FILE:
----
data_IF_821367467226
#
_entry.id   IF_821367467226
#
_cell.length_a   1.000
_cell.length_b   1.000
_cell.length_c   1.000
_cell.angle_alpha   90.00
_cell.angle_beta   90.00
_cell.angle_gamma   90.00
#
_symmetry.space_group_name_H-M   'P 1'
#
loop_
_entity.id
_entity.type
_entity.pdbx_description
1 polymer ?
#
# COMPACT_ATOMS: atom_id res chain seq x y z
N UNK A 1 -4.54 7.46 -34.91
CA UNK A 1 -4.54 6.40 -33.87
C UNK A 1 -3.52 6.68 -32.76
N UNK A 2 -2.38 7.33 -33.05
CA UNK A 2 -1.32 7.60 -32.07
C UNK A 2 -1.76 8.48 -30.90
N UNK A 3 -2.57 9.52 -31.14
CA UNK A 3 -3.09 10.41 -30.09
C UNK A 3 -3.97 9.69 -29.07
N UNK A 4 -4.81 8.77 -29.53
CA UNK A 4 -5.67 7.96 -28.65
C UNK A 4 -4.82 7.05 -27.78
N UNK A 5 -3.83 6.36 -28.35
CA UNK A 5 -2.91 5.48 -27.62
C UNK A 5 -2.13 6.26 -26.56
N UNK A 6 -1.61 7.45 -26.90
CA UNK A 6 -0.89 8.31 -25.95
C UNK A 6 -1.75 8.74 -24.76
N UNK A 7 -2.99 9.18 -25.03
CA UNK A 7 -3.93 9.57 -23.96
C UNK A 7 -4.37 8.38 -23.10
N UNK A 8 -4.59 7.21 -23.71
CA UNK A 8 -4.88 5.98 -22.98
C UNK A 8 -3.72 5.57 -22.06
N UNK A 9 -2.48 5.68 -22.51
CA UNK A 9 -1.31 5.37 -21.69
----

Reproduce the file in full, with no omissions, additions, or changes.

data_IF_821367467226
#
_entry.id   IF_821367467226
#
_cell.length_a   1.000
_cell.length_b   1.000
_cell.length_c   1.000
_cell.angle_alpha   90.00
_cell.angle_beta   90.00
_cell.angle_gamma   90.00
#
_symmetry.space_group_name_H-M   'P 1'
#
loop_
_entity.id
_entity.type
_entity.pdbx_description
1 polymer ?
#
# COMPACT_ATOMS: atom_id res chain seq x y z
N UNK A 1 -4.54 7.46 -34.91
CA UNK A 1 -4.54 6.40 -33.87
C UNK A 1 -3.52 6.68 -32.76
N UNK A 2 -2.38 7.33 -33.05
CA UNK A 2 -1.32 7.60 -32.07
C UNK A 2 -1.76 8.48 -30.90
N UNK A 3 -2.57 9.52 -31.14
CA UNK A 3 -3.09 10.41 -30.09
C UNK A 3 -3.97 9.69 -29.07
N UNK A 4 -4.81 8.77 -29.53
CA UNK A 4 -5.67 7.96 -28.65
C UNK A 4 -4.82 7.05 -27.78
N UNK A 5 -3.83 6.36 -28.35
CA UNK A 5 -2.91 5.48 -27.62
C UNK A 5 -2.13 6.26 -26.56
N UNK A 6 -1.61 7.45 -26.90
CA UNK A 6 -0.89 8.31 -25.95
C UNK A 6 -1.75 8.74 -24.76
N UNK A 7 -2.99 9.18 -25.03
CA UNK A 7 -3.93 9.57 -23.96
C UNK A 7 -4.37 8.38 -23.10
N UNK A 8 -4.59 7.21 -23.71
CA UNK A 8 -4.88 5.98 -22.98
C UNK A 8 -3.72 5.57 -22.06
N UNK A 9 -2.48 5.68 -22.51
CA UNK A 9 -1.31 5.37 -21.69